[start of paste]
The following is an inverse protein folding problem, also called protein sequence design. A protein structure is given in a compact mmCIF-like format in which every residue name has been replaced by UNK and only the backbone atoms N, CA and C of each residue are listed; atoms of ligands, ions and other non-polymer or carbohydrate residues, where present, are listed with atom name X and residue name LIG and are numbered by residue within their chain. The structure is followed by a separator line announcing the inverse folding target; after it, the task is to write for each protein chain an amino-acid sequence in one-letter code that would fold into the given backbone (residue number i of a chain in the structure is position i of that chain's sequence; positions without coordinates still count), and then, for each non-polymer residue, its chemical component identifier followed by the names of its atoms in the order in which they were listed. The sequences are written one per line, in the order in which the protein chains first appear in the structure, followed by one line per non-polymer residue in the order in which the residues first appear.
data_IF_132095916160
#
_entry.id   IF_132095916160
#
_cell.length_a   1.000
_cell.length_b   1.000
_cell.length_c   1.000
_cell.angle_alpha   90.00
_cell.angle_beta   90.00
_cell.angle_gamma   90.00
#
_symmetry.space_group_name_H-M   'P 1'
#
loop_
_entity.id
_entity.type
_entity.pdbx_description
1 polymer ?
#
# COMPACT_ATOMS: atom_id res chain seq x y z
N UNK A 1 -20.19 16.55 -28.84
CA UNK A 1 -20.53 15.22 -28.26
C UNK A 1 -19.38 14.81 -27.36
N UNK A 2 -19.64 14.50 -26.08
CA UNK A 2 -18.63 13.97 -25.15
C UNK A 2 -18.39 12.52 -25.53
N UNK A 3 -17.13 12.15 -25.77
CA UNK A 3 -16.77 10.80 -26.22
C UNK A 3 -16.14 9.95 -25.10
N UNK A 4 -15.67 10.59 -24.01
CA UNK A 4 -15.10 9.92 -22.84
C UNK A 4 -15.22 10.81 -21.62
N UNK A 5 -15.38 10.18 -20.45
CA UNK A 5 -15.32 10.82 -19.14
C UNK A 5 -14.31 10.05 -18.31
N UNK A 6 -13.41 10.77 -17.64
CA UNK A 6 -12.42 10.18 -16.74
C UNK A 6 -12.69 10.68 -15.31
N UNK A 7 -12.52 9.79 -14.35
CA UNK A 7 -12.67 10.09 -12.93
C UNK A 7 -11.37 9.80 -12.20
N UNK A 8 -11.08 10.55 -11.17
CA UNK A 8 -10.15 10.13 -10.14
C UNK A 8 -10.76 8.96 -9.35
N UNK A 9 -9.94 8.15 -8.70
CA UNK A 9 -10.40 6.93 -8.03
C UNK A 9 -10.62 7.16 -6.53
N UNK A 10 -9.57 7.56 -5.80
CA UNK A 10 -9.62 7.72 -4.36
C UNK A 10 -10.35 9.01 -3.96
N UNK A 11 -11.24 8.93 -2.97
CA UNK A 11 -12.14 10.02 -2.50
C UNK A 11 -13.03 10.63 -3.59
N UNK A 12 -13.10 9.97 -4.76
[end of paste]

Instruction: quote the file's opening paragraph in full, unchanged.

The following is an inverse protein folding problem, also called protein sequence design. A protein structure is given in a compact mmCIF-like format in which every residue name has been replaced by UNK and only the backbone atoms N, CA and C of each residue are listed; atoms of ligands, ions and other non-polymer or carbohydrate residues, where present, are listed with atom name X and residue name LIG and are numbered by residue within their chain. The structure is followed by a separator line announcing the inverse folding target; after it, the task is to write for each protein chain an amino-acid sequence in one-letter code that would fold into the given backbone (residue number i of a chain in the structure is position i of that chain's sequence; positions without coordinates still count), and then, for each non-polymer residue, its chemical component identifier followed by the names of its atoms in the order in which they were listed. The sequences are written one per line, in the order in which the protein chains first appear in the structure, followed by one line per non-polymer residue in the order in which the residues first appear.